And while you’d think this evidence would signal the end of Audi for its CEO Rupert Stadler, Reuters is reporting that he is expected to win the backing of top officials at the carmaker and parent company Volkswagen this week. Okay, that’s one problem solved. But here’s the other – Audi is the leading premium brand in China, according to Reuters, and this newly revealed Hong Kong scandal could have a major impact on the brand in this market.
I’m Anna Wells and this is IEN Now.
Translated from German weekly Der Spiegel today:
Raids about exhaust gas. Investigators have Audi boss Stadler in their sights
In the case of raids at locations in the Audi Group, Rupert Stadler, the head of the Group, was also searched for personal notebooks and smartphones. …
By Dietmar Hawranek and Frank Dohmen
Last Wednesday, just before the presentation of the company’s annual figures, more than a hundred policemen and prosecutors searched the Audi headquarters in Ingolstadt, the plant in Neckarsulm, the VW headquarters in Wolfsburg, and seven other locations. Private rooms were also searched.
A total of 47 persons are listed, in particular, in the investigation, during which the officials are to look for “correspondence, in particular e-mail traffic, in so far as they relate to the facts”.
Among the managers mentioned are many developers, but also the former Audi directors Ulrich Hackenberg and Wolfgang Hatz, as well as Audi boss Rupert Stadler. There was also a search for supervisory board and executive board meeting records.
The reason for the searches are the exhaust gas manipulations with diesel engines. The prosecutor’s office, Munich II, has opened an investigation on suspicion of fraud and criminal advertising.
The prosecutors hope that their search will provide information about the planning, decision-making processes, flow of information and the distribution of cars in connection with fraudulent software in the USA. The investigators accuse Audi of having sold at least 80,000 cars equipped with an “impermissible shut-off device” for exhaust gas regulation. Audi had therefore advertised and sold vehicles which did not meet the requirements imposed by the US and which obligated the purchasers to pay prices which were considerably higher than the value of the sold vehicle.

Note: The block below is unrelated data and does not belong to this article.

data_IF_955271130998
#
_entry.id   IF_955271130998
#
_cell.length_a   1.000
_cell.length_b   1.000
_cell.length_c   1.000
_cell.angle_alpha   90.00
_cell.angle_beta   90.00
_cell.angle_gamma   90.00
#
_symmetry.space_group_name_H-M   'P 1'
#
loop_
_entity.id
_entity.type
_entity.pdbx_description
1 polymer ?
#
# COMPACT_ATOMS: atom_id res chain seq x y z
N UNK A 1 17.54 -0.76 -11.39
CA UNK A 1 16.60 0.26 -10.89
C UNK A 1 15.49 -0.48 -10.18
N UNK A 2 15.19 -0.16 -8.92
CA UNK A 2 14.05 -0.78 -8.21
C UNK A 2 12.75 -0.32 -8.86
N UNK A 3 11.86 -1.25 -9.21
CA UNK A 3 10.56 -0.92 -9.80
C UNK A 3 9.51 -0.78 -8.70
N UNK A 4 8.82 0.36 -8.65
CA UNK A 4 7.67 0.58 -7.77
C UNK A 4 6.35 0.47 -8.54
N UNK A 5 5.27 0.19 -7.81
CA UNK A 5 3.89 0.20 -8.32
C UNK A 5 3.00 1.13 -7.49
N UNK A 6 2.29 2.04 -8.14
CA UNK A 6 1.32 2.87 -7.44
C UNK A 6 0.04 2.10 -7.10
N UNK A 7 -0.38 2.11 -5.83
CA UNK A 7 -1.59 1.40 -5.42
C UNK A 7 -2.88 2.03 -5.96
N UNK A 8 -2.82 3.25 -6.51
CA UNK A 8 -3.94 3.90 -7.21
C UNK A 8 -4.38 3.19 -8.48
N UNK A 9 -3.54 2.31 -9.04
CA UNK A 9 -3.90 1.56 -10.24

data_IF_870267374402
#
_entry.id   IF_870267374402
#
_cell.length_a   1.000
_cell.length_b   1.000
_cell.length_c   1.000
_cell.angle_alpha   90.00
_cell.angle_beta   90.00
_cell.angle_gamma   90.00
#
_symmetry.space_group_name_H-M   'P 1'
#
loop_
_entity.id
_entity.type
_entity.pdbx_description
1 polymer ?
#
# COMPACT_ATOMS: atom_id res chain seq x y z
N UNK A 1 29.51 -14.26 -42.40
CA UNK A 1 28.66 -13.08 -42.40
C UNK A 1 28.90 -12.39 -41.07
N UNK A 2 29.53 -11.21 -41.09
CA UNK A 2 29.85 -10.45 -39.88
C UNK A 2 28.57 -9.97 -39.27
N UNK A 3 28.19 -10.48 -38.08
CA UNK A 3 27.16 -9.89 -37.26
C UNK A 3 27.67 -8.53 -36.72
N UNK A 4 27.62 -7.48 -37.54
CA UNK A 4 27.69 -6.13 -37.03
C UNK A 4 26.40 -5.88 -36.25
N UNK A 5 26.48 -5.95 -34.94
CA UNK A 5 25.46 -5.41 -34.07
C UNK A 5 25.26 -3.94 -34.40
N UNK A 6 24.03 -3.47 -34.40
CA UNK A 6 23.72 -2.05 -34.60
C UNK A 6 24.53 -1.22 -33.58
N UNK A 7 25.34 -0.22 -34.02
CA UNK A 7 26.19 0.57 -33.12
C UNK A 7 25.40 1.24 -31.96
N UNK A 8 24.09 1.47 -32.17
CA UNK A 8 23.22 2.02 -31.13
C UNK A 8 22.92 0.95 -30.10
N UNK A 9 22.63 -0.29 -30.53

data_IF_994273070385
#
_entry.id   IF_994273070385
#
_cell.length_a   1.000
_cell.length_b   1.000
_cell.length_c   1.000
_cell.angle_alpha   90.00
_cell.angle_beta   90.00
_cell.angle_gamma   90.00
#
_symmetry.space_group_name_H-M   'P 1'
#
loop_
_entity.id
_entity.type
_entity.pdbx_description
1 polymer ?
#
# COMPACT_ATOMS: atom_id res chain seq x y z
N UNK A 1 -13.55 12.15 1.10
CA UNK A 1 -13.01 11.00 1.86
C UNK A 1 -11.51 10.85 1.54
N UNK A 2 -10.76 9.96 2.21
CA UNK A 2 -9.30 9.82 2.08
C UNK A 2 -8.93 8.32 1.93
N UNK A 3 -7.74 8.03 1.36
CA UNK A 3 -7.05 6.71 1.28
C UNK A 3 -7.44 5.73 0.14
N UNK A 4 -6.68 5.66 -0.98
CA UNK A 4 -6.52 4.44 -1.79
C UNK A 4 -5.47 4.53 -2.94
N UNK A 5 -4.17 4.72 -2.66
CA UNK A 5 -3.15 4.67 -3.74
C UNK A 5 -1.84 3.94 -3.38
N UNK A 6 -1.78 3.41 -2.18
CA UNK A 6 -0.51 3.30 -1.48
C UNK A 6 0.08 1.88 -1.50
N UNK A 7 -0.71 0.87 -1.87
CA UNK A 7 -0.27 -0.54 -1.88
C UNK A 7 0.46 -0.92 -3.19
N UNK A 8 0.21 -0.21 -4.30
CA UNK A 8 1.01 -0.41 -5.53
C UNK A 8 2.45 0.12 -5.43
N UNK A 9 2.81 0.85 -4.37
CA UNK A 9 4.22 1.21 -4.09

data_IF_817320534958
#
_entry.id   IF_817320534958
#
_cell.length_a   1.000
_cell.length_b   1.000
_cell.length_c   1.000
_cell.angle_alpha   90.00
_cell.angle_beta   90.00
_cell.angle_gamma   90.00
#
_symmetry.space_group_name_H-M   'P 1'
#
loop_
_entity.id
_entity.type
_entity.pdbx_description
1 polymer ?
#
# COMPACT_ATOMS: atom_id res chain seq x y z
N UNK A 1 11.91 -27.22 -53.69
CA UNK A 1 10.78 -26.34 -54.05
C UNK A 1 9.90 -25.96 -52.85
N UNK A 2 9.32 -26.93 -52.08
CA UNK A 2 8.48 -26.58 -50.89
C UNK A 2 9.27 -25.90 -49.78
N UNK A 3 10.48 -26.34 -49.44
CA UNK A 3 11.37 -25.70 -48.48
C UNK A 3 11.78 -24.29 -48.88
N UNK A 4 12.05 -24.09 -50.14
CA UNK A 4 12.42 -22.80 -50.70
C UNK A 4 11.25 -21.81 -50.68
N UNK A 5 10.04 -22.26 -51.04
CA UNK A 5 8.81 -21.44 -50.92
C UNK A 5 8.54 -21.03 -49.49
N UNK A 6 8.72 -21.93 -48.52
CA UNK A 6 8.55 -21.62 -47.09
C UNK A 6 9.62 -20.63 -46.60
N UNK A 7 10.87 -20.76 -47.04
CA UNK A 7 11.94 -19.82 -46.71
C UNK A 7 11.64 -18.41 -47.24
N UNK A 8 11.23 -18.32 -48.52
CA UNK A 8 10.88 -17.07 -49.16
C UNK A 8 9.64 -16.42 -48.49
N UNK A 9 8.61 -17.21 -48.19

Concretely, this is about the suspicion of “fraud or fraud in indirect perpetratorship” pursuant to Article 17 (1) of the Act against Unfair Competition, according to the decision of the District Court of Munich of 6 March.
This video says about itself:
25 September 2015
If Volkswagen’s pollution emissions weren’t bad enough, the company will likely emit loads of cash to its CEO on his ride out the door. Martin Winterkorn, the CEO who announced his resignation this week, is eligible to receive at least $30 million in pension payouts from the Volkswagen Group with the possibility of receiving millions more in severance. Winterkorn stepped down amid the growing scandal around Volkswagen‘s attempts to mislead consumers and regulators about how cleanly its cars burn fuel.
Translated from Dutch NOS TV:
The Justice Department in Germany will continue its criminal investigation into former Volkswagen CEO Martin Winterkorn for fraud. This has been reported by the prosecutor’s office in Braunschweig. Winterkorn was head of Volkswagen in the period when 11 million diesel cars were equipped with fraudulent software to make it look like they were cleaner cars.
The Justice Department says Winterkorn already knew about the scandal long before he has admitted. He may get a maximum sentence of 10 years in prison.
The prosecution this week raided 28 locations to find more evidence in this case. It was mainly about Volkswagen‘s offices in Wolfsburg and surroundings. Also, there have been raids at a number of employees of Volkswagen. What was found, Justice will not say as the investigation continues.